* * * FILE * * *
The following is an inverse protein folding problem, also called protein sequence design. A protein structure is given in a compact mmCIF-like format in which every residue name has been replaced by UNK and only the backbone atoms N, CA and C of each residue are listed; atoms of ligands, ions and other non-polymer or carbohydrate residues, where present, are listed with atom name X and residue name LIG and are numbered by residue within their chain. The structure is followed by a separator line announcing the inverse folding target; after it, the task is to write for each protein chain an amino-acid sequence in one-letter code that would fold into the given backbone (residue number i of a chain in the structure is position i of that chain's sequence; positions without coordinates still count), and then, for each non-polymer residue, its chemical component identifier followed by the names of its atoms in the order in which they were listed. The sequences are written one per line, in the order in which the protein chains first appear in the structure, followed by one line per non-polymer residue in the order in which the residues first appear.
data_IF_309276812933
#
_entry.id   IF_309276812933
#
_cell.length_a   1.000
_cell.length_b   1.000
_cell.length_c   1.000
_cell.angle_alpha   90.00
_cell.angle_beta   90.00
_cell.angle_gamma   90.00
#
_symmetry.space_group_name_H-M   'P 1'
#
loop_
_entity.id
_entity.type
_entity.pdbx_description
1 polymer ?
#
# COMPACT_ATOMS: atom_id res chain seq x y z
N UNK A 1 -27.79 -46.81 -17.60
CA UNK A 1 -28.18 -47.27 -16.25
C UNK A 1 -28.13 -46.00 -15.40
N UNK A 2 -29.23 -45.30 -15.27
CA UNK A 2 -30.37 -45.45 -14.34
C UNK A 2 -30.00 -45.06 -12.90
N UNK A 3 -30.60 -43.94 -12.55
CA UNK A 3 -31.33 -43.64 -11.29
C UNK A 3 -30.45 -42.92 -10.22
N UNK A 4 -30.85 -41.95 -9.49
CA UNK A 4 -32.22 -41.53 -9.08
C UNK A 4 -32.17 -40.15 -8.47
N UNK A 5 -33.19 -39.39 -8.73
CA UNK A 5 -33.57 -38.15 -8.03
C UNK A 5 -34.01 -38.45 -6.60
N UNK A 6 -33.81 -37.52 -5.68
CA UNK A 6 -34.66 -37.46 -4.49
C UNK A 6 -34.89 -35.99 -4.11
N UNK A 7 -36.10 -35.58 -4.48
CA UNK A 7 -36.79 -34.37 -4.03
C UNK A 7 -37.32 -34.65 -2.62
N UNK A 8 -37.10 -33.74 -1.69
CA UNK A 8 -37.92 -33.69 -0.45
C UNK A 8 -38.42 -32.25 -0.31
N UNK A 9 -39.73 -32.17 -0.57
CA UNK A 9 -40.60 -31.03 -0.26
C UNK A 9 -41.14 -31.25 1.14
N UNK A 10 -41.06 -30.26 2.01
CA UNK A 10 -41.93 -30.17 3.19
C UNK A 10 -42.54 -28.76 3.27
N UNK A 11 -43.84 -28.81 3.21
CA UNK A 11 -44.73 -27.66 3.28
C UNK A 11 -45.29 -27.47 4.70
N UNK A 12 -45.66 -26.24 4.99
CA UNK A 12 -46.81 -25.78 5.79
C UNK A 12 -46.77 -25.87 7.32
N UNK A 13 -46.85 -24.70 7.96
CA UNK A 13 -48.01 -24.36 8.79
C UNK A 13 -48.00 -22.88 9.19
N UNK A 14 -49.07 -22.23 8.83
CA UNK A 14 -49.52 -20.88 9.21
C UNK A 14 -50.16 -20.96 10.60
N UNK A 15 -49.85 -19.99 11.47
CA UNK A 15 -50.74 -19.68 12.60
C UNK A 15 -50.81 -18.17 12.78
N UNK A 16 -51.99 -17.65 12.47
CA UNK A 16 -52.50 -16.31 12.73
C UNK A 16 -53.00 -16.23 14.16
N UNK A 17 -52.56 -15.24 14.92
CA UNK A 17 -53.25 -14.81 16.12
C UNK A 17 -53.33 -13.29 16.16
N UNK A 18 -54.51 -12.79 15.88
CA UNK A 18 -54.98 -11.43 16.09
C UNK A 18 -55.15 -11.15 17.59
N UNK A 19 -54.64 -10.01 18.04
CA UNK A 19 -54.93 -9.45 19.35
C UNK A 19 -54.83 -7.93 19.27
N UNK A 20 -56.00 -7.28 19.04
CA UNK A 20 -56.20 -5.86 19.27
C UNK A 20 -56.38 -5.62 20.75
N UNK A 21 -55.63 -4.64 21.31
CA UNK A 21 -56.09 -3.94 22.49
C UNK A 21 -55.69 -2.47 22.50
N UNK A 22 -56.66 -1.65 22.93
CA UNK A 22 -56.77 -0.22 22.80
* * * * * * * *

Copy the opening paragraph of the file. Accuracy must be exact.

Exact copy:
The following is an inverse protein folding problem, also called protein sequence design. A protein structure is given in a compact mmCIF-like format in which every residue name has been replaced by UNK and only the backbone atoms N, CA and C of each residue are listed; atoms of ligands, ions and other non-polymer or carbohydrate residues, where present, are listed with atom name X and residue name LIG and are numbered by residue within their chain. The structure is followed by a separator line announcing the inverse folding target; after it, the task is to write for each protein chain an amino-acid sequence in one-letter code that would fold into the given backbone (residue number i of a chain in the structure is position i of that chain's sequence; positions without coordinates still count), and then, for each non-polymer residue, its chemical component identifier followed by the names of its atoms in the order in which they were listed. The sequences are written one per line, in the order in which the protein chains first appear in the structure, followed by one line per non-polymer residue in the order in which the residues first appear.